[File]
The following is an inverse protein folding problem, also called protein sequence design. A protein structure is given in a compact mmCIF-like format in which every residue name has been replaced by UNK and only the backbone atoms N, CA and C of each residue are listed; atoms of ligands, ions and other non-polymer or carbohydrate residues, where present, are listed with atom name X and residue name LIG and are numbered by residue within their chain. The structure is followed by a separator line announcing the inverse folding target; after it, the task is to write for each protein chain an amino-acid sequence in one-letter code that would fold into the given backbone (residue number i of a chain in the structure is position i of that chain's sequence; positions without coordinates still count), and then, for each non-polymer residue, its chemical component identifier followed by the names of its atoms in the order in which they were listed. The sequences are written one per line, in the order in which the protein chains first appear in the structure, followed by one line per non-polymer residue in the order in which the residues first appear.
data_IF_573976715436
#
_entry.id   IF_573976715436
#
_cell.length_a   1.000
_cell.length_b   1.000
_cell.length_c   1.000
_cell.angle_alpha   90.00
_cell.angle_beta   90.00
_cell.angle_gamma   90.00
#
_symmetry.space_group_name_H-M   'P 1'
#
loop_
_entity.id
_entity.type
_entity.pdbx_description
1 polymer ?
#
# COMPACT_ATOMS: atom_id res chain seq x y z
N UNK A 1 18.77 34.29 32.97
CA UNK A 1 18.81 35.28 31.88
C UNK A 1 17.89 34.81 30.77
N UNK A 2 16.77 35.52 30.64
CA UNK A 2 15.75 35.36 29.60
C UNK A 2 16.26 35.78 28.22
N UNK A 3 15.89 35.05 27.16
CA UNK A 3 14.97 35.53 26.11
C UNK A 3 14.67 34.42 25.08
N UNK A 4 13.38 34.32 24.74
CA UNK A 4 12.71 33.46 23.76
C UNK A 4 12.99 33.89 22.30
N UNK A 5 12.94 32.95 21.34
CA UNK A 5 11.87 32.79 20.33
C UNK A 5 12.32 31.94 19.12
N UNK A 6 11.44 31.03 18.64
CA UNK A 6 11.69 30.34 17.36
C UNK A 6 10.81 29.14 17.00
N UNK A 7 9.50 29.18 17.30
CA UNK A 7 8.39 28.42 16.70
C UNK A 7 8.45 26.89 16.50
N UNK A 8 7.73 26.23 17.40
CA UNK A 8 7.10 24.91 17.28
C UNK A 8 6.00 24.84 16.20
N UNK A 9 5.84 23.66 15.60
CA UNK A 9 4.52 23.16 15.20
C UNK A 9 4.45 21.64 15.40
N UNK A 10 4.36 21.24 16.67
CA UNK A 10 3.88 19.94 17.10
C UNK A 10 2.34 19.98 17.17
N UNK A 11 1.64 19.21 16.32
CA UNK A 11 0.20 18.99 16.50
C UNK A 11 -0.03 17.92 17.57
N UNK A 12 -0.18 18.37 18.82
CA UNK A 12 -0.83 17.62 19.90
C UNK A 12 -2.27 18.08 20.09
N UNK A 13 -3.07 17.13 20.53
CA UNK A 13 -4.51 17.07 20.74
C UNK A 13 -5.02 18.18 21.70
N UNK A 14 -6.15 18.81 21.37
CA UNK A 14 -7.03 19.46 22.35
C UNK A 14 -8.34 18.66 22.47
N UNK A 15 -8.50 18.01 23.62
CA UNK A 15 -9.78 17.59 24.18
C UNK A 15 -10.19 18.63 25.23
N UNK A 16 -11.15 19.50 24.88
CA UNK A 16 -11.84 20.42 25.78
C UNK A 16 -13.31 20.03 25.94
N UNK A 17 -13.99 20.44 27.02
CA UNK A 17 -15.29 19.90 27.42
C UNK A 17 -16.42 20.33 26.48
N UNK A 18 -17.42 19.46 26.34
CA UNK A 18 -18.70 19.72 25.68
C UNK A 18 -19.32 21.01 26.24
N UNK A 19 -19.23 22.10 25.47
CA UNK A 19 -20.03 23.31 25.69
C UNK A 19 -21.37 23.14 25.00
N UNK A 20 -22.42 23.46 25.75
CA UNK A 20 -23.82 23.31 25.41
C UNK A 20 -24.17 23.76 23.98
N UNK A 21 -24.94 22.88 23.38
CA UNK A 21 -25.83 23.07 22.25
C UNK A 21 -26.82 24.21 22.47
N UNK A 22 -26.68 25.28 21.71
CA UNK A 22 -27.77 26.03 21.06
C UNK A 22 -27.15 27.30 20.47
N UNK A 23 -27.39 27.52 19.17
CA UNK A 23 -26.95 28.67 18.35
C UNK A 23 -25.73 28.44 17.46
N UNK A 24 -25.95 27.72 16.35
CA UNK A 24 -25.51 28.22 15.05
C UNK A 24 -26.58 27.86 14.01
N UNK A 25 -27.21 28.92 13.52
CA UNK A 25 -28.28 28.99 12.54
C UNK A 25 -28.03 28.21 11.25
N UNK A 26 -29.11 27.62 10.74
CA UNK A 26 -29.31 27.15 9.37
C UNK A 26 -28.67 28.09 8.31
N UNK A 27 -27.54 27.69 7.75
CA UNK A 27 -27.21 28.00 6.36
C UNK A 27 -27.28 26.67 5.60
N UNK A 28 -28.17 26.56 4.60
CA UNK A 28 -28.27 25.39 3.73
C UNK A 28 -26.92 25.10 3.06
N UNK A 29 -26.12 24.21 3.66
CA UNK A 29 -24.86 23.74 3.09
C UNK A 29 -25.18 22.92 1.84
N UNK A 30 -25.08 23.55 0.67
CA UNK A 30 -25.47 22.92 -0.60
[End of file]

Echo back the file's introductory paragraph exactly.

The following is an inverse protein folding problem, also called protein sequence design. A protein structure is given in a compact mmCIF-like format in which every residue name has been replaced by UNK and only the backbone atoms N, CA and C of each residue are listed; atoms of ligands, ions and other non-polymer or carbohydrate residues, where present, are listed with atom name X and residue name LIG and are numbered by residue within their chain. The structure is followed by a separator line announcing the inverse folding target; after it, the task is to write for each protein chain an amino-acid sequence in one-letter code that would fold into the given backbone (residue number i of a chain in the structure is position i of that chain's sequence; positions without coordinates still count), and then, for each non-polymer residue, its chemical component identifier followed by the names of its atoms in the order in which they were listed. The sequences are written one per line, in the order in which the protein chains first appear in the structure, followed by one line per non-polymer residue in the order in which the residues first appear.